Nurse or Mechanic? The Role of Parental Socialization and Children's Personality in the Formation of Sex-Typed Occupational Aspirations
AbstractThis study investigates the role of parental socialization and childrenâ€™s agency in the formation of sex-typed occupational preferences using data for British children aged between 11 and 15. We anchor agency in observable psychological attributes associated with children's capacity to act in the face of constraints. We focus on two such attributes, motivation and self-esteem. Our findings identify two main sources of parental influence: 1) parental socio-economic resources, which affect children's occupational ambition, and 2) parental sex-typical behaviors, from which children learn which occupations are appropriate for each sex. We find, additionally, that girls with high motivation and both girls and boys with high self-esteem are less likely to aspire to sex-typical occupations, net of inherited traits and parental characteristics. Motivation and self-esteem help girls to aim higher in the occupational ladder, which automatically reduces their levels of sex-typicality. In the case of boys, however, self-esteem reduces sex-typicality at all levels of the aspired occupational distribution. This suggests that boys with high self-esteem are better equipped to contradict the existing social norms regarding sex-typical behavior. The implications of our findings are discussed.
Download InfoIf you experience problems downloading a file, check if you have the proper application to view it first. In case of further problems read the IDEAS help page. Note that these files are not on the IDEAS site. Please be patient as the files may be large.
Bibliographic InfoPaper provided by Department of Quantitative Social Science - Institute of Education, University of London in its series DoQSS Working Papers with number 12-10.
Date of creation: 04 Dec 2012
Date of revision:
Contact details of provider:
Postal: Department of Quantitative Social Science. 20 Bedford Way London WC1H 0AL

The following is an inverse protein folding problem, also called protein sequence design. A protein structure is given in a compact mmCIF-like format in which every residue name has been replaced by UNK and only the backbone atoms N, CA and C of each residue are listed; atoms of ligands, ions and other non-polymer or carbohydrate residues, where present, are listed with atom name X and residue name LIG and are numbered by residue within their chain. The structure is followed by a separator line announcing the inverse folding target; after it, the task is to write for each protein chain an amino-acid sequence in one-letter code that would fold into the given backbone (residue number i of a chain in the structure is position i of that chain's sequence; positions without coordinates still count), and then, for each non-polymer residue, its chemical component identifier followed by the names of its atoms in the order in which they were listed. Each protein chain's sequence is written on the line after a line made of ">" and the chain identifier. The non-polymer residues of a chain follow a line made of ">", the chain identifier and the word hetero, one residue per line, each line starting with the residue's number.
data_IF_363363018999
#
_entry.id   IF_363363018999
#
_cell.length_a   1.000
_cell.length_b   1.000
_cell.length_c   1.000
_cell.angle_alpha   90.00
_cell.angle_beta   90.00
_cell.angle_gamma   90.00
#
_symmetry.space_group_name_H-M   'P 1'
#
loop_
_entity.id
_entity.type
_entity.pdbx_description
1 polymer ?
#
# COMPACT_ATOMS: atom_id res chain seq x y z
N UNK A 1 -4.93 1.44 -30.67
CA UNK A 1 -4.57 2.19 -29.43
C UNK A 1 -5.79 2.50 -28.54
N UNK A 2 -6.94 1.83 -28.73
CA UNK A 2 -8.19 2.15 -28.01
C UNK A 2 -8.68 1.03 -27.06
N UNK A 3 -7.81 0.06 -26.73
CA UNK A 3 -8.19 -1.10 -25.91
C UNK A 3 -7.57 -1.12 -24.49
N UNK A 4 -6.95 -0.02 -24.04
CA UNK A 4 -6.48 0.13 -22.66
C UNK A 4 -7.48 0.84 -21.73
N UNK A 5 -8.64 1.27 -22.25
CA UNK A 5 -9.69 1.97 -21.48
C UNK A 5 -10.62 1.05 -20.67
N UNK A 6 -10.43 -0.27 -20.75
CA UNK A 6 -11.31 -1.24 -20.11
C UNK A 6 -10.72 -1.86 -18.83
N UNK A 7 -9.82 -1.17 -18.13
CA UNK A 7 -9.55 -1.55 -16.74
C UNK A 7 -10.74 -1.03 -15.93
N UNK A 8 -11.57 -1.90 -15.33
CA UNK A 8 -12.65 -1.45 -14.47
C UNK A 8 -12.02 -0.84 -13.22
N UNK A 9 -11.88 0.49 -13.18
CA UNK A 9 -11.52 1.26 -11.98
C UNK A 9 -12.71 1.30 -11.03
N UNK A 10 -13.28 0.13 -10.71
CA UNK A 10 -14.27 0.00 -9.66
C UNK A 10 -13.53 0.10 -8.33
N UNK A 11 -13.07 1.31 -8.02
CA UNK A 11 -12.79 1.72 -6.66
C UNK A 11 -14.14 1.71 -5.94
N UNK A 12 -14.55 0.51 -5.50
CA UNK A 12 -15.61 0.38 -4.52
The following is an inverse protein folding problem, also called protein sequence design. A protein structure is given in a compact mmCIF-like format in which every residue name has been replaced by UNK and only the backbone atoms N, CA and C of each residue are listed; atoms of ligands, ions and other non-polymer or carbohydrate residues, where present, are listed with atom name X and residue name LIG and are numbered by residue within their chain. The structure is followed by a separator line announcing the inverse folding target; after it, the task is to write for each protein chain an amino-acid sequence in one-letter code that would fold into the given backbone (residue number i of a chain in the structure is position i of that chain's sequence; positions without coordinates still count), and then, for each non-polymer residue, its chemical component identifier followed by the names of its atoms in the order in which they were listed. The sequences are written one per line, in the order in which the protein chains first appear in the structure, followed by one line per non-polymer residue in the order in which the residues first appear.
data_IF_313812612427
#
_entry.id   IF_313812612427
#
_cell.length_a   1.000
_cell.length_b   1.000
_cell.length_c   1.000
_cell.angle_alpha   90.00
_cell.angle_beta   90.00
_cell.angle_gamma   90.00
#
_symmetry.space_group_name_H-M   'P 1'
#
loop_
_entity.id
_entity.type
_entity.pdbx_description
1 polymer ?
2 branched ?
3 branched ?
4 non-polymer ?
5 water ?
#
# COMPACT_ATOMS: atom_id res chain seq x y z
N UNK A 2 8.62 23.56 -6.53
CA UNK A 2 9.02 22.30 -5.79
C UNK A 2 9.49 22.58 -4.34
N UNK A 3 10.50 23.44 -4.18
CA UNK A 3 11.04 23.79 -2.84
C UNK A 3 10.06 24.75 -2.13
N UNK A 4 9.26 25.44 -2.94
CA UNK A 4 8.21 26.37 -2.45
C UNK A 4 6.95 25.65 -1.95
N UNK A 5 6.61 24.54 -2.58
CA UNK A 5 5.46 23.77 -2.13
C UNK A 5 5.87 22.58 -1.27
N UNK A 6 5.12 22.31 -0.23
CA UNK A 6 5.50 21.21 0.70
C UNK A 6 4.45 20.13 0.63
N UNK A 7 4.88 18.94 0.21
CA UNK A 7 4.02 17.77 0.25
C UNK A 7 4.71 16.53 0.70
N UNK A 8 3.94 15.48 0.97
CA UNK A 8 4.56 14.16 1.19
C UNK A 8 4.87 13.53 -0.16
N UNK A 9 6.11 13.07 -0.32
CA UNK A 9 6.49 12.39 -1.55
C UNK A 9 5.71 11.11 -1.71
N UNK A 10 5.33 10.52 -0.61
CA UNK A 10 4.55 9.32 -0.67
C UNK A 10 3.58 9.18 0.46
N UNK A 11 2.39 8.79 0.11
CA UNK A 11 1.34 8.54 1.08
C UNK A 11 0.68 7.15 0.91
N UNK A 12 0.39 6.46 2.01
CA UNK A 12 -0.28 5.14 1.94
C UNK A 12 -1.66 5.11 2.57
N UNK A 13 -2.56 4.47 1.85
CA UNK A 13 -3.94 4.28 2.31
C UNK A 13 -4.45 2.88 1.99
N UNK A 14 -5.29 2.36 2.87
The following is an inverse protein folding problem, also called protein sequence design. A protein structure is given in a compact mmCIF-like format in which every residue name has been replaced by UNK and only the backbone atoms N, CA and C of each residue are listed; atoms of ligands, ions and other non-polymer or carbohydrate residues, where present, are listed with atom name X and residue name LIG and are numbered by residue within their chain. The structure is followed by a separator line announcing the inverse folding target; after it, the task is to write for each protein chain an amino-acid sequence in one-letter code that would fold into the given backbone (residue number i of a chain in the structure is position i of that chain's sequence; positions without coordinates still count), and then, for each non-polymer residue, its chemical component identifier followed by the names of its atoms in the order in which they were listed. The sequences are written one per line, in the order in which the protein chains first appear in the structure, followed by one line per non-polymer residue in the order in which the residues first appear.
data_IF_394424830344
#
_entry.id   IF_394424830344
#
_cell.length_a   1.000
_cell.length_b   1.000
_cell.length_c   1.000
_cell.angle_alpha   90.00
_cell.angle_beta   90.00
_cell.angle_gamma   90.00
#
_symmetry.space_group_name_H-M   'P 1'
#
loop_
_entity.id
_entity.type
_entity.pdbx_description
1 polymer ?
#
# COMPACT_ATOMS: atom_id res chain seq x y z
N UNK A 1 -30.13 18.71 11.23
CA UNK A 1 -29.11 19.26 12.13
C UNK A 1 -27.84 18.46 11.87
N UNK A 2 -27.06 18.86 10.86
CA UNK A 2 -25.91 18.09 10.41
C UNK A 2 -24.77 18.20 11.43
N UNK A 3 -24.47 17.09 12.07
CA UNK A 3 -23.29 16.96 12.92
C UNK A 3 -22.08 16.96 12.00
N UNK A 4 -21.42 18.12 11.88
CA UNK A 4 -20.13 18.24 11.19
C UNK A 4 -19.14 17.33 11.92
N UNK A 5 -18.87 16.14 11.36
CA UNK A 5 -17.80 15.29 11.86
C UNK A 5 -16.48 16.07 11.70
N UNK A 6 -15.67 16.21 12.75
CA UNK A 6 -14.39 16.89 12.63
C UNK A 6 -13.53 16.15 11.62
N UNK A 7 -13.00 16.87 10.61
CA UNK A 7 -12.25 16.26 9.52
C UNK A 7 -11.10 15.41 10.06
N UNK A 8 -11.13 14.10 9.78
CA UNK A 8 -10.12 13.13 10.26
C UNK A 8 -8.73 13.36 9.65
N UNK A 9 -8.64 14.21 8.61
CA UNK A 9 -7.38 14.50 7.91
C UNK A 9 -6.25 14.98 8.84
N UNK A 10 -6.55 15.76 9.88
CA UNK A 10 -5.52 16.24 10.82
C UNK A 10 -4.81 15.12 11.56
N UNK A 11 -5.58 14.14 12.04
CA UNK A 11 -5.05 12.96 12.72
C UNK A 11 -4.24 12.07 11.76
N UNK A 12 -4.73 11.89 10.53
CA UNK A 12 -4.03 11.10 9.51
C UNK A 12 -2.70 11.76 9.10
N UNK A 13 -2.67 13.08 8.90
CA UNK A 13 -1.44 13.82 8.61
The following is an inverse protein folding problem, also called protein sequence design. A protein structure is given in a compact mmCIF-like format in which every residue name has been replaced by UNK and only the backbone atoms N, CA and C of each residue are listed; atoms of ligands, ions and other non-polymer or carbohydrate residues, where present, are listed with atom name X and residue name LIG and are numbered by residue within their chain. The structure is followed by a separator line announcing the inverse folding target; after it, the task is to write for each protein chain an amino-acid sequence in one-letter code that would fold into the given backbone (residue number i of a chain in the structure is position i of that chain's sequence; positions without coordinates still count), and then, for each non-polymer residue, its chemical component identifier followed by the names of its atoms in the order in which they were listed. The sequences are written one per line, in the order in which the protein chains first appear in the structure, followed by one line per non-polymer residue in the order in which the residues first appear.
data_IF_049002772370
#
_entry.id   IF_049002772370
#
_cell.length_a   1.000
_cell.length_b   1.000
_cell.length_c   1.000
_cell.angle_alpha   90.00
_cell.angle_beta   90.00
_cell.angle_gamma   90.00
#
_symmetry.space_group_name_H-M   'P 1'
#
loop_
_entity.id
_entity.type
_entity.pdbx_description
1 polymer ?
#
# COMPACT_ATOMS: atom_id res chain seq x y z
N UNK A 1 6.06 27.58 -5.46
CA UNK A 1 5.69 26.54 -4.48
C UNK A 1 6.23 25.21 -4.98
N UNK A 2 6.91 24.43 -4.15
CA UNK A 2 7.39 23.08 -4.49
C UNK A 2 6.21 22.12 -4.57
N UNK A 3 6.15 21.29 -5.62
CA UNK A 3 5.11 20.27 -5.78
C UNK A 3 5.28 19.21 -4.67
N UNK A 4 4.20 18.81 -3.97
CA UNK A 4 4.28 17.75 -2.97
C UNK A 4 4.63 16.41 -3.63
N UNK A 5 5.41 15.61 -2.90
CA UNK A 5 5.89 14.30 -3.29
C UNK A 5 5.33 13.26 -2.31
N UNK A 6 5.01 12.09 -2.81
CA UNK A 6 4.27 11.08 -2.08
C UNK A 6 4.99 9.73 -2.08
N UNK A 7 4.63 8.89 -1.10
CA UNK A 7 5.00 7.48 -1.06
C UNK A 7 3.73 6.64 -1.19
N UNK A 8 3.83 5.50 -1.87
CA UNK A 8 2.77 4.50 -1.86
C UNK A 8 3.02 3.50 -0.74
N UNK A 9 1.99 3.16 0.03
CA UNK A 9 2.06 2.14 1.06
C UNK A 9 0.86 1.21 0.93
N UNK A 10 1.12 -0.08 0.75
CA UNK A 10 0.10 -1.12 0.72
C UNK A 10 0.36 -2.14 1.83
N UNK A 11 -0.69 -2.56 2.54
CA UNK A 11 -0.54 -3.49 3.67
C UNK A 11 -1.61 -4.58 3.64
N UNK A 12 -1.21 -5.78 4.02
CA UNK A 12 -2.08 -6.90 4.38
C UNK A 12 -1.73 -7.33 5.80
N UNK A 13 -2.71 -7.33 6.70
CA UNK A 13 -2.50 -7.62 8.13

Phone: (44) (0)20 7612 6654. Eliminate (44) and add (0) if calling from inside the UK. Add (44) and eliminate (0) if calling from abroad.
Fax: (44) (0)20 7612 6686
Web page: http://www.ioe.ac.uk/research/departments/qss/35445.html
More information through EDIRC
Gender Segregation; Occupational Aspirations; Children; Socialization; Personality Traits;
Find related papers by JEL classification:
- J13 - Labor and Demographic Economics - - Demographic Economics - - - Fertility; Family Planning; Child Care; Children; Youth
- J16 - Labor and Demographic Economics - - Demographic Economics - - - Economics of Gender; Non-labor Discrimination
- J24 - Labor and Demographic Economics - - Demand and Supply of Labor - - - Human Capital; Skills; Occupational Choice; Labor Productivity
- Z13 - Other Special Topics - - Cultural Economics - - - Economic Sociology; Economic Anthropology; Social and Economic Stratification
This paper has been announced in the following NEP Reports:
- NEP-ALL-2012-12-22 (All new papers)
- NEP-CBE-2012-12-22 (Cognitive & Behavioural Economics)
- NEP-DEM-2012-12-22 (Demographic Economics)
- NEP-EVO-2012-12-22 (Evolutionary Economics)
Please report citation or reference errors to , or , if you are the registered author of the cited work, log in to your RePEc Author Service profile, click on "citations" and make appropriate adjustments.:
- Samuel Bowles & Herbert Gintis, 2002. "The Inheritance of Inequality," Journal of Economic Perspectives, American Economic Association, vol. 16(3), pages 3-30, Summer.
- James J. Heckman & Jora Stixrud & Sergio Urzua, 2006.
"The Effects of Cognitive and Noncognitive Abilities on Labor Market Outcomes and Social Behavior,"
Journal of Labor Economics,
University of Chicago Press, vol. 24(3), pages 411-482, July.
- James J. Heckman & Jora Stixrud & Sergio Urzua, 2006. "The Effects of Cognitive and Noncognitive Abilities on Labor Market Outcomes and Social Behavior," NBER Working Papers 12006, National Bureau of Economic Research, Inc.
- Samuel Bowles, 1998. "Endogenous Preferences: The Cultural Consequences of Markets and Other Economic Institutions," Journal of Economic Literature, American Economic Association, vol. 36(1), pages 75-111, March.
- Javier G. Polavieja, 2010. "Socially-embedded investments: Explaining gender differences in job-specific skills," Working Papers 2010-12, Instituto Madrileño de Estudios Avanzados (IMDEA) Ciencias Sociales.
For technical questions regarding this item, or to correct its authors, title, abstract, bibliographic or download information, contact: (Lindsey Macmillan).
If references are entirely missing, you can add them using this form.